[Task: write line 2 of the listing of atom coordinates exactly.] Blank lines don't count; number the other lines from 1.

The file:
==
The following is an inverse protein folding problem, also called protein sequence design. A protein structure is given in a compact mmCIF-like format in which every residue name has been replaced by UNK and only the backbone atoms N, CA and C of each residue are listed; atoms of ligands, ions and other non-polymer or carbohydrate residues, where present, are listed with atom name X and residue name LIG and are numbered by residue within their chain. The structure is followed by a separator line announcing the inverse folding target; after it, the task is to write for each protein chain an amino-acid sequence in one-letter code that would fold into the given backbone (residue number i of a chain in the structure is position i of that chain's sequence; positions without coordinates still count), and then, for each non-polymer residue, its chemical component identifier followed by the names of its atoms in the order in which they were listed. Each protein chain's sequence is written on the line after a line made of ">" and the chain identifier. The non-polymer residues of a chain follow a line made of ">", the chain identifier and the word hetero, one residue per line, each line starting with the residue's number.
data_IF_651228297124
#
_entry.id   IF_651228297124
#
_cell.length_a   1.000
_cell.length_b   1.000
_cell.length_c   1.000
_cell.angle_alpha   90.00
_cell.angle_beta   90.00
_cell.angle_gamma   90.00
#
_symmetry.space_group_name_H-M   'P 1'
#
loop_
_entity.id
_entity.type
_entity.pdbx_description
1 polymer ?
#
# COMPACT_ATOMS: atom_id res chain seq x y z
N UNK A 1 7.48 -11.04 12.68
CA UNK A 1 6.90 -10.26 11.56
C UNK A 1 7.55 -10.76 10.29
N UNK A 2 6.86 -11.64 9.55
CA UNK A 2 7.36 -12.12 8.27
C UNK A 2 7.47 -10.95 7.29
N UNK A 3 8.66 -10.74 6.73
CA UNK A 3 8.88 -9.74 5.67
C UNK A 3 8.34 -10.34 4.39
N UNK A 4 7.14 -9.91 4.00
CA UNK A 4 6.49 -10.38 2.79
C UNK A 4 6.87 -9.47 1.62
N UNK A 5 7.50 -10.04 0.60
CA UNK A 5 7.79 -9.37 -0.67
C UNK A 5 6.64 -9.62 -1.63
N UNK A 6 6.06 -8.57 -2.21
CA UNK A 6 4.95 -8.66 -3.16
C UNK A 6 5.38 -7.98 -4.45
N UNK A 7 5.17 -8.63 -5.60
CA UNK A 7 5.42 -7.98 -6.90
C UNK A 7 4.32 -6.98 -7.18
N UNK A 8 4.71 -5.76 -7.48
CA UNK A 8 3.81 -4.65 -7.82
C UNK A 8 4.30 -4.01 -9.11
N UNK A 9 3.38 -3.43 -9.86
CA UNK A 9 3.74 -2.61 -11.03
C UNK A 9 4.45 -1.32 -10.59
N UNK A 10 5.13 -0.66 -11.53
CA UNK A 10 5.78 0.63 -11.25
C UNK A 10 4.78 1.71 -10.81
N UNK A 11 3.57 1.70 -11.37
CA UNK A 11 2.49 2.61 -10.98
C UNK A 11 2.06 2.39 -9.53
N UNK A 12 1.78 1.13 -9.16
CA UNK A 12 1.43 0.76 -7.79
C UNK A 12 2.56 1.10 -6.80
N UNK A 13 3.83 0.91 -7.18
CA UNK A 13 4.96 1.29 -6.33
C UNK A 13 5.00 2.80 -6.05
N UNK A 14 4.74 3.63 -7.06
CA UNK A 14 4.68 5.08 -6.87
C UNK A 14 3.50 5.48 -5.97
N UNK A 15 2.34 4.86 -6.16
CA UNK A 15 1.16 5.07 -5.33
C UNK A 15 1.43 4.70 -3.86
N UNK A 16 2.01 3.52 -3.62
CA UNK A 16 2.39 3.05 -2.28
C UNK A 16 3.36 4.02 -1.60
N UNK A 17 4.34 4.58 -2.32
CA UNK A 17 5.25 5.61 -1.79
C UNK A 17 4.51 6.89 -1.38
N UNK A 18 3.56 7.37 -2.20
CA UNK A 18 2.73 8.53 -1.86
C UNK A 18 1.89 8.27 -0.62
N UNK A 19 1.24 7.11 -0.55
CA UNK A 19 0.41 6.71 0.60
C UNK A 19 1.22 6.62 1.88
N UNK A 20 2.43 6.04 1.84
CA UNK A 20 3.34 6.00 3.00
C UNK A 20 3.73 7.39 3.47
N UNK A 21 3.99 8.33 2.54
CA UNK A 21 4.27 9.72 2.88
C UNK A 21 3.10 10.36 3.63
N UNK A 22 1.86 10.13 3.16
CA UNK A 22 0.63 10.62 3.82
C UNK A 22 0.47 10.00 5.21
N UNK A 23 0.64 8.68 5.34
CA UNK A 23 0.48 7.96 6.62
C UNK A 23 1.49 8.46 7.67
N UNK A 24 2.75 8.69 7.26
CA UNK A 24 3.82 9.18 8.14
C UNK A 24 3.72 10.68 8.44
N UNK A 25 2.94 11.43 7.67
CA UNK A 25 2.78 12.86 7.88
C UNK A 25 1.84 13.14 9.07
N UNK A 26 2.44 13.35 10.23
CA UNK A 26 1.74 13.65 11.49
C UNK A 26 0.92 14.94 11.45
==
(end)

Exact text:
data_IF_651228297124